Pharmaceutical Theft: A Growing Problem

Pharmaceutical Theft: A Growing Problem

June 30, 2011

Pharmaceutical theft was once a crime of little concern. As recently as 10 years ago incidences were few and not much attention was paid to these crimes. Over the last 5 years though, pharmaceutical cargo theft has been on an increasing, and increasingly expensive, rise.

Trucks transporting pharmaceutical products are a common target, although warehouses are also occasionally hit. Estimates consider the cost of pharmaceutical theft to shippers and transporters could be as much as $30 billion a year, with averages of $4 million per loss.

The drugs often wind up in overseas black markets or sold in the US via illegitimate online retailers. Pharmaceutical cargo theft is an even bigger problem in many South American nations than it is in the US, and incidents are on the rise in Western Europe, reports Newsweek.

Increasingly, pharmaceutical thieves are tending toward highly organized, technically sophisticated heists carefully planned to net large quantities of valuable drugs, often worth tens of millions on the market.

According to FreightWatch International’s 2010 Annual Report on US Cargo Theft 2010 average losses per incident were highest in cases of pharmaceutical theft, averaging $3.78 million per theft; the Lilly warehouse incident resulted in the theft of $76 million worth of products.

What can be done to combat pharmaceutical cargo theft?

The financial losses are serious, but it’s the threat to the security of the drug supply chain that poses the greatest risks. Major pharmaceutical companies are working with the FDA, European Federation of Pharmaceutical Industries and Associations (EFPIA) and manufacturers and wholesalers to best ensure the integrity of the chain, and are exploring tracing technologies such as Radio Frequency Identification Devices to combat theft and counterfeiting.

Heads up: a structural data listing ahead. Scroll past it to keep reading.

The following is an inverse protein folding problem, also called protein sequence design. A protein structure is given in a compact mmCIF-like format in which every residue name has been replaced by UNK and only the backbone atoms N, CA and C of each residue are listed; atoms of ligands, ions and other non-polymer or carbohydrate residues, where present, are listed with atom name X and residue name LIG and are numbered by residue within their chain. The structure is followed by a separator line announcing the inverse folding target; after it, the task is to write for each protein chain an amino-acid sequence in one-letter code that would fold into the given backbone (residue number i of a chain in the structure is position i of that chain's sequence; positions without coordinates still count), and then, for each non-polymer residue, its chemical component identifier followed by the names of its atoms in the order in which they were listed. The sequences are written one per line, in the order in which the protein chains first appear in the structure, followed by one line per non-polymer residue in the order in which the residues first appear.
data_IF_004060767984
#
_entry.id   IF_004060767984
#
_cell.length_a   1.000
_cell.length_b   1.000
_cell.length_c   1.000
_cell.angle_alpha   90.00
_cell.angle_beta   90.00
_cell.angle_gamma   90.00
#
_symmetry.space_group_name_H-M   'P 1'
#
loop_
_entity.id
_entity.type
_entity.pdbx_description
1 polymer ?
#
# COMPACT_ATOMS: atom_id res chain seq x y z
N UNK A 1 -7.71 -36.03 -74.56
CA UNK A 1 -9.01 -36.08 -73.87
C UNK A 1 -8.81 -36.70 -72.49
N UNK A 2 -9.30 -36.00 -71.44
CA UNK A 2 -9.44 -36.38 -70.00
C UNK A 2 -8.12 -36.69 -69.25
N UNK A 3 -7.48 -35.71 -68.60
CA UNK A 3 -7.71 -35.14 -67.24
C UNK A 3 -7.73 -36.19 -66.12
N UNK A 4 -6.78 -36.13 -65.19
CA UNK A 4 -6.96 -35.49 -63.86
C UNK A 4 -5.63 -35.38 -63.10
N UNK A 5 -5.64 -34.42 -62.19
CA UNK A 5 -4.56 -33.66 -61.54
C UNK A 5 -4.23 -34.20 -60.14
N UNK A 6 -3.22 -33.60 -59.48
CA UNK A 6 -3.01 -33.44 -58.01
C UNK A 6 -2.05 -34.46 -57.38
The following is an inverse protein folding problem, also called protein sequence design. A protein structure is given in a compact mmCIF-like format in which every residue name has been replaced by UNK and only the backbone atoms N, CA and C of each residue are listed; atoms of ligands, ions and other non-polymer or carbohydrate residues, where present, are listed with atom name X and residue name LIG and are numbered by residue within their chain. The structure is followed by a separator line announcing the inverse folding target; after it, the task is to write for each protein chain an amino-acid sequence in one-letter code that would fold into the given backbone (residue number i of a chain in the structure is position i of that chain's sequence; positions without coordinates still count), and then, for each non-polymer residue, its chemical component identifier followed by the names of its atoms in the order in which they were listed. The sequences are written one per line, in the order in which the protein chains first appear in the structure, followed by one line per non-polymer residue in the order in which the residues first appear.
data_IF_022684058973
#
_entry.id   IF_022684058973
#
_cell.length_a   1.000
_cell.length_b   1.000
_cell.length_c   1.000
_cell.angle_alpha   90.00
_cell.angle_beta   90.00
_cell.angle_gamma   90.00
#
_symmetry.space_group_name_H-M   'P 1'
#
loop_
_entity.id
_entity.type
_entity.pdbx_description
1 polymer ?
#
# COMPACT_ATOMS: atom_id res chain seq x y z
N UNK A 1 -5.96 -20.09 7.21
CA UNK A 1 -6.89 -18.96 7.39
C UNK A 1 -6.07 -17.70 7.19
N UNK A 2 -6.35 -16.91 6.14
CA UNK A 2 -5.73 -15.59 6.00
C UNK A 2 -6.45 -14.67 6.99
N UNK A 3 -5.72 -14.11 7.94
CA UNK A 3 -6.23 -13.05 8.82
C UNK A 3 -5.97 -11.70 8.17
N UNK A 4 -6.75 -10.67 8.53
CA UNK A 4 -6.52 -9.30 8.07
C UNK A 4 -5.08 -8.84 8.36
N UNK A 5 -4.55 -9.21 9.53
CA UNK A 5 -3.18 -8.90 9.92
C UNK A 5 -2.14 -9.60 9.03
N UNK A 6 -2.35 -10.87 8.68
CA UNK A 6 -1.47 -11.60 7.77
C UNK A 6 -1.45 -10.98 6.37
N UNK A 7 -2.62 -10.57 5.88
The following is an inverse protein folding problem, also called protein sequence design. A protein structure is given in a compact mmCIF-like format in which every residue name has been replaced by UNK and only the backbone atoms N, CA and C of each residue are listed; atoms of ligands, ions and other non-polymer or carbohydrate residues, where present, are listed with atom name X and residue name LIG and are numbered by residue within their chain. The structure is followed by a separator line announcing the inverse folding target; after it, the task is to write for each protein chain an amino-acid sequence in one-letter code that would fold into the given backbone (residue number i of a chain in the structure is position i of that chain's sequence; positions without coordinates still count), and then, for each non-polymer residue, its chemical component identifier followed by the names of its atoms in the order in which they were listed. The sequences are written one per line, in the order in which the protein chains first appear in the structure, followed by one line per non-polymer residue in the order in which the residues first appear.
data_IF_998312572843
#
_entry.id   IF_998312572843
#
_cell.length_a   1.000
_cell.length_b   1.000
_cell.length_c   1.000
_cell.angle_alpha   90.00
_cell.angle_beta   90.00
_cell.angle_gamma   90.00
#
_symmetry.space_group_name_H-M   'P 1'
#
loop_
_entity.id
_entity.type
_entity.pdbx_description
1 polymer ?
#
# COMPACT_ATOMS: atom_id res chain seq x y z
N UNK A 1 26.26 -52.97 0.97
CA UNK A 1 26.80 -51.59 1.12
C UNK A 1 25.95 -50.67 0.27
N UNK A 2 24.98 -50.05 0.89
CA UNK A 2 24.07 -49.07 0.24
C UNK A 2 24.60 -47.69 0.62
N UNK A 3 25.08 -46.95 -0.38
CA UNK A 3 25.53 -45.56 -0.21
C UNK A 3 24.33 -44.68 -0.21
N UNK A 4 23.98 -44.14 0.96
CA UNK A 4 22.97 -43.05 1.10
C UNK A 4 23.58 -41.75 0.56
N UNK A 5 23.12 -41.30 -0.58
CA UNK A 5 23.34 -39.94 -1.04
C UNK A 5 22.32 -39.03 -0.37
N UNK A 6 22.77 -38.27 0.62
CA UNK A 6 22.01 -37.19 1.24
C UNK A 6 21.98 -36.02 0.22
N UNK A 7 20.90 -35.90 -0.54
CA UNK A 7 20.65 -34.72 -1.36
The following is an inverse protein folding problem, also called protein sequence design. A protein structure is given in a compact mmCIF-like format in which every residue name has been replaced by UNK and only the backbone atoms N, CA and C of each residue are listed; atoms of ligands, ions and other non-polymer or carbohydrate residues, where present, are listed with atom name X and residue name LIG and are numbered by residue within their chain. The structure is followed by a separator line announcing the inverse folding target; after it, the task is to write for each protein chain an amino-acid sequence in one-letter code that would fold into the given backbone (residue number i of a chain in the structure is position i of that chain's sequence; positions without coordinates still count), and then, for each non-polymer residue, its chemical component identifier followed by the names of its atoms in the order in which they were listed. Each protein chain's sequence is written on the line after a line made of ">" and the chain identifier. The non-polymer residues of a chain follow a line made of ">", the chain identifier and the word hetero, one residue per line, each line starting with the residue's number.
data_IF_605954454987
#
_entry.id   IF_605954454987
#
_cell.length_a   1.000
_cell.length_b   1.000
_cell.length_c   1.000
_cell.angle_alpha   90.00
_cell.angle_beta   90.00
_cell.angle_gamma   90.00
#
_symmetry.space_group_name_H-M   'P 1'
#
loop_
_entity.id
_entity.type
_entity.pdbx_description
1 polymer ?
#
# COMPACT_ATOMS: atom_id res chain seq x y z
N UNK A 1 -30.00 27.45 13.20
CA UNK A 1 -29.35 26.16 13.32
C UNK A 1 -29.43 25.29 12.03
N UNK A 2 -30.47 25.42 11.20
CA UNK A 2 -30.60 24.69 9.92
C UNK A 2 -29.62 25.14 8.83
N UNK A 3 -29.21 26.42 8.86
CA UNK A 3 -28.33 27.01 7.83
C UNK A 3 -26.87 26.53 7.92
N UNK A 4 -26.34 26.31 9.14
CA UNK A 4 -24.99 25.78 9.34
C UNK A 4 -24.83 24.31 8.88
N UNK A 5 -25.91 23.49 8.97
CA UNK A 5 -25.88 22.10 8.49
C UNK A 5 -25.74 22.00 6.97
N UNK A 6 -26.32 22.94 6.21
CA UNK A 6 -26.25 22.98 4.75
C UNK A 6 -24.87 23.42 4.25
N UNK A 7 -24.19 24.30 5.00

Signs indicate that these efforts may already be having an effect, as some statistics indicate slowing increase in pharmaceutical theft over the past 3 years, as manufacturers have worked together and with government, sharing information on thefts and using technology to protect the medicines in their supply chain and keep consumers safe.

Recovered stolen pharmaceuticals are generally destroyed by law enforcement officials.

Recent incidences

  • $1.4 million in human blood plasma from BioLife Plasma Services, a subsidiary of Baxter International
  • A stolen shipment of undisclosed value was recovered by law enforcement agents in Florida, including 70 pallets of products from Alcon Laboratories and Teva Pharmaceuticals
  • A shipment of various prescription medicines was hijacked in Puerto Rico


The race to introduce tracing technology:
FreightWatch International